E R EDIT!
i tin i ii
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C 1992 DTH Publishing Corp.
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Volume 100, Issue 41
Thursday, June 18, 1992
Chapel Hill, North Carolina
BurineWAdvmuinf 962-1 163
E E K I 5H
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ii r 1 1 aor 1 1
NBA experts predict
By David J. Kupstas
Former UNC 3-point wizard Hubert
Davis likely will become the school's
third first-round draft selection in two
years at next week's NBA Draft.
A sampling of NBA scouts and
coaches indicated this week that Davis
will be selected somewhere in the middle
or toward the end of the first round:
Allan Bristow, Charlotte Hornets
head coach: "We've got the second pick
and the 35th pick, and he'll never make
it to 35."
By Anna Griffin
Preliminary plans are underway
to bring the three stars of the 1992
presidential season George Bush,
Bill Clinton and Ross Perot to
UNC for a debate sometime this fall,
University officials said this week,
The debate would take place in
September or early October, prob
ably in the Kenan Center or the Fri
day Center, said Stephen Tepper,
associate general secretary for the
Bicentennial Observance Office.
The debate would be a joint pro
duction by the Bicentennial Obser
vance Committee and Hamilton Pro
ductions, a Washington, D.C.- based
production company that has pro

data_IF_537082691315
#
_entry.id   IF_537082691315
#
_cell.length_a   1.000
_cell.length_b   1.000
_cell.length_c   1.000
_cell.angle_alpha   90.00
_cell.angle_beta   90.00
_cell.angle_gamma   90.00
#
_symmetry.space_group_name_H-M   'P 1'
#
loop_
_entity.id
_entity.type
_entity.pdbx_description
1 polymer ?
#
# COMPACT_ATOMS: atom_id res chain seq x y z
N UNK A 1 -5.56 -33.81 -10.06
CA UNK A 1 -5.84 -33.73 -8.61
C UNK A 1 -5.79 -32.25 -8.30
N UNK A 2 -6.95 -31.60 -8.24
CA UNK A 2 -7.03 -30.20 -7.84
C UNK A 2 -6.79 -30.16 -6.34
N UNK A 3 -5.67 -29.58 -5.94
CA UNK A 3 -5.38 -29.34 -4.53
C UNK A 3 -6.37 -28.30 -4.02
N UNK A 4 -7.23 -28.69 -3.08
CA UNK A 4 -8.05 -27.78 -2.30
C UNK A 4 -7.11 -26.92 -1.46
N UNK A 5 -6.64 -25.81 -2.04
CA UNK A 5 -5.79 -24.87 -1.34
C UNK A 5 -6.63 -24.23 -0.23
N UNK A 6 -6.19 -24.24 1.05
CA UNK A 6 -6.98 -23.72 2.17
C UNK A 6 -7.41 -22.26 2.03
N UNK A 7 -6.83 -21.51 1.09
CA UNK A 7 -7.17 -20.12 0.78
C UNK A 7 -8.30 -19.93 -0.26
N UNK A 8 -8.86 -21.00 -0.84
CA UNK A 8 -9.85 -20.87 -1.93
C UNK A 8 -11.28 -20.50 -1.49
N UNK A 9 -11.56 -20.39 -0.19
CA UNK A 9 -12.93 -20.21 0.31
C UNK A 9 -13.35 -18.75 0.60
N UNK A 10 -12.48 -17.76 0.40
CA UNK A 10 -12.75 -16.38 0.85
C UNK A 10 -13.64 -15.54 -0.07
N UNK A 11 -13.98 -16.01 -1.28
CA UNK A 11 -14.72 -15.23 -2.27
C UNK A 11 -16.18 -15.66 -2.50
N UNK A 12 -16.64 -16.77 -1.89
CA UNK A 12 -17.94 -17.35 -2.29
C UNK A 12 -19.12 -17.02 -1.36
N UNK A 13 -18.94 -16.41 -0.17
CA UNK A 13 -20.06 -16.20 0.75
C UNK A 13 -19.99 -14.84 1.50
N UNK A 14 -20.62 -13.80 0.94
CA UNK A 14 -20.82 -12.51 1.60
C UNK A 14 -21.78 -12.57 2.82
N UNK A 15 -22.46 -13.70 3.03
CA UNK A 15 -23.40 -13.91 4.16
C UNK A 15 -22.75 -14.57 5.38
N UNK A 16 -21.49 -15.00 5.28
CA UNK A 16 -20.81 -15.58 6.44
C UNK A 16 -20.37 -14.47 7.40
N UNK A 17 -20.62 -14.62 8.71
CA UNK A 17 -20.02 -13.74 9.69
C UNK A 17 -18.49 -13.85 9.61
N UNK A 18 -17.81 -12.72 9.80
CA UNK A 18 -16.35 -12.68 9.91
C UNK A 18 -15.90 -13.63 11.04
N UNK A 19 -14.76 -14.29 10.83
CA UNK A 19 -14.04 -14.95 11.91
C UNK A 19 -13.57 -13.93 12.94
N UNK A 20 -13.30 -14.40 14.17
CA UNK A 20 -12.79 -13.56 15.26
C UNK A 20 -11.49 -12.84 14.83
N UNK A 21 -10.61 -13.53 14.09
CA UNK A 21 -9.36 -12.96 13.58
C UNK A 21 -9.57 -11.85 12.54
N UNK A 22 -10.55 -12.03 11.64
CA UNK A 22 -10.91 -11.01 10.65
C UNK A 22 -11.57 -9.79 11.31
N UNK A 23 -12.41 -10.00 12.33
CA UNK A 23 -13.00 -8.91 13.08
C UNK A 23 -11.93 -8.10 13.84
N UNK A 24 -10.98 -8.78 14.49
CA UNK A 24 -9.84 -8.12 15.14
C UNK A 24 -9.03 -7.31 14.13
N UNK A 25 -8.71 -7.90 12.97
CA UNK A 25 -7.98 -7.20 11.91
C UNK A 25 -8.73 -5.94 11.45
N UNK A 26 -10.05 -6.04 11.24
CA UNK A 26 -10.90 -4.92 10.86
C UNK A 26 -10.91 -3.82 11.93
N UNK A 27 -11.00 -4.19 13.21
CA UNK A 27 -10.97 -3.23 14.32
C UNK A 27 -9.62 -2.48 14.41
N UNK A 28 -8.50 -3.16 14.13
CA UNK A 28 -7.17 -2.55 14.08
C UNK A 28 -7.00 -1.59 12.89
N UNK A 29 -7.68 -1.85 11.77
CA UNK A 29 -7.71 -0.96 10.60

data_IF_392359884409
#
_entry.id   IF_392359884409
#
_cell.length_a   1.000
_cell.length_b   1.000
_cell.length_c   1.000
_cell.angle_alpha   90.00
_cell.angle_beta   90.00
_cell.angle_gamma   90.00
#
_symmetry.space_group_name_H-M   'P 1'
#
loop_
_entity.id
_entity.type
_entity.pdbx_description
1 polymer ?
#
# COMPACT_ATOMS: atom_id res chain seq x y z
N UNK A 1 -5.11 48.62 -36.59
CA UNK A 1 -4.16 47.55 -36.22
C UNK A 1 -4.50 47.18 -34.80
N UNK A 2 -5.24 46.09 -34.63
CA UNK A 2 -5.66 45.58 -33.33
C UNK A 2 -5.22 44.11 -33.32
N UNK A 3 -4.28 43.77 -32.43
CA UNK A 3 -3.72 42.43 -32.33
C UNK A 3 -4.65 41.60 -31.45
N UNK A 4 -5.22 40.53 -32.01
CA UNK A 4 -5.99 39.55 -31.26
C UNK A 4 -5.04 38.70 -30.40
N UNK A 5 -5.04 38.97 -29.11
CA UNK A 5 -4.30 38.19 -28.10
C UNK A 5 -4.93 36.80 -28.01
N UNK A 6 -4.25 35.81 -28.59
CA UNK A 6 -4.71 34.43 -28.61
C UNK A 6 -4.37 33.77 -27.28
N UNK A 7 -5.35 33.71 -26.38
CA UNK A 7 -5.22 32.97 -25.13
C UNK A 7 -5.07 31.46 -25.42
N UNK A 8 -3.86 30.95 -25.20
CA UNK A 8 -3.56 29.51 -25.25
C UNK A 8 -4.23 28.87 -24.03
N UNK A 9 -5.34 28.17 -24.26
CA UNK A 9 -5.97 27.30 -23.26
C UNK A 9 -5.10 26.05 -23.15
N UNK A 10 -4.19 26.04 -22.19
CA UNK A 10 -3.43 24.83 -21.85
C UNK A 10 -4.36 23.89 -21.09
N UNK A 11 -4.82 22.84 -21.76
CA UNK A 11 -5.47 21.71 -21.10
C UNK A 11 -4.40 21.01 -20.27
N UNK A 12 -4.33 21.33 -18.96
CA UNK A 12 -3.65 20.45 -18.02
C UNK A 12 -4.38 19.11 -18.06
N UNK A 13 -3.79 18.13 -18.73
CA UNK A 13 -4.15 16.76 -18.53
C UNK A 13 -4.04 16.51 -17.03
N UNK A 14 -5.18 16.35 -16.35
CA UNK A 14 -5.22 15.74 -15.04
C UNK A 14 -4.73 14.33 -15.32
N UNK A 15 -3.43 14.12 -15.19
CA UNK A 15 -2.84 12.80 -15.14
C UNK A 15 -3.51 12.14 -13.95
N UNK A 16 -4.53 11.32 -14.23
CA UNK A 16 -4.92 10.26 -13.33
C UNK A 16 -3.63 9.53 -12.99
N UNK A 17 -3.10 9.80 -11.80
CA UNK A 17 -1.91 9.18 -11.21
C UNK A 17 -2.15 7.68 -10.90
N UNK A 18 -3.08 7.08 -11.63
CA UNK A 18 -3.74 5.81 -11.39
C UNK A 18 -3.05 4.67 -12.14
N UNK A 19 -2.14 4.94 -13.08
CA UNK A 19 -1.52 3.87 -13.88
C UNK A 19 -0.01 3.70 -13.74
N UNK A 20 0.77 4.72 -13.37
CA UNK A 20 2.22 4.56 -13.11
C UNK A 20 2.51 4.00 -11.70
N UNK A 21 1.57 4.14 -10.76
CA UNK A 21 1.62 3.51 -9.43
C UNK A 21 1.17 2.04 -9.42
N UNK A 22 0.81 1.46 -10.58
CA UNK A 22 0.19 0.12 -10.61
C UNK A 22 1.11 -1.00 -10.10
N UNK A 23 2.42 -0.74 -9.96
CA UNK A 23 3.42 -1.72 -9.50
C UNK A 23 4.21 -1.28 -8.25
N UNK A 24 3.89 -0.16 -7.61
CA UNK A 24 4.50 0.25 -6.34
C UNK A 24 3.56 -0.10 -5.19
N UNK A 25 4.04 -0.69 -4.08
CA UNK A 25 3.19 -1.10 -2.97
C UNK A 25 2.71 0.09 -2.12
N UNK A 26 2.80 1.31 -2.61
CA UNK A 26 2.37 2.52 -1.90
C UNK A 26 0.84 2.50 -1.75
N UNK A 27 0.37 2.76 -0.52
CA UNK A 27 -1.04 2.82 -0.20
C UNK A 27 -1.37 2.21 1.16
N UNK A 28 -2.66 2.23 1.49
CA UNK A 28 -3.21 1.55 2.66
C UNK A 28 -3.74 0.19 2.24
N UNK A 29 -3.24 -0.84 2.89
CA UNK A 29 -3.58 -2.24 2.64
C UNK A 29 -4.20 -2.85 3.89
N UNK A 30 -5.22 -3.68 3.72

duced several "Watch on Washing
ton" call-in shows, Tepper said.
Jay Hamilton, a UNC graduate
and head of Hamilton Productions,
said plans for the debate were in a
preliminary stage, and that the pro
duction company had not yet begun
to look for funding for the project.
"We haven't even begun reaching
out on it yet," Hamilton said. "Pres
ently, we're gauging whether there's
any interest in such a debate. You
have to get a sponsor before you can
go ahead with any solid planning,"
: Although he would like to use an
older campus building such as the
Playmakers Theater, Tepper said
weather conditions probably would
require organizers to hold a debate at
a newer facility. "I would like to hold
it in one of our older buildings, but
the air conditioning systems in many
of them no longer work," he said.
Chancellor Paul Hardin said
Tepper had mentioned the idea to
him at a recent meeting, although he
had not heard any specifics.
'That would be really neat, but I
haven't heard anything," he said. "I
would absolutely support plans to
bring a debate here."
The Committee on Presidential
Debates recently announced plans to
sponsorthree presidential debates and
one vice-presidential debate. The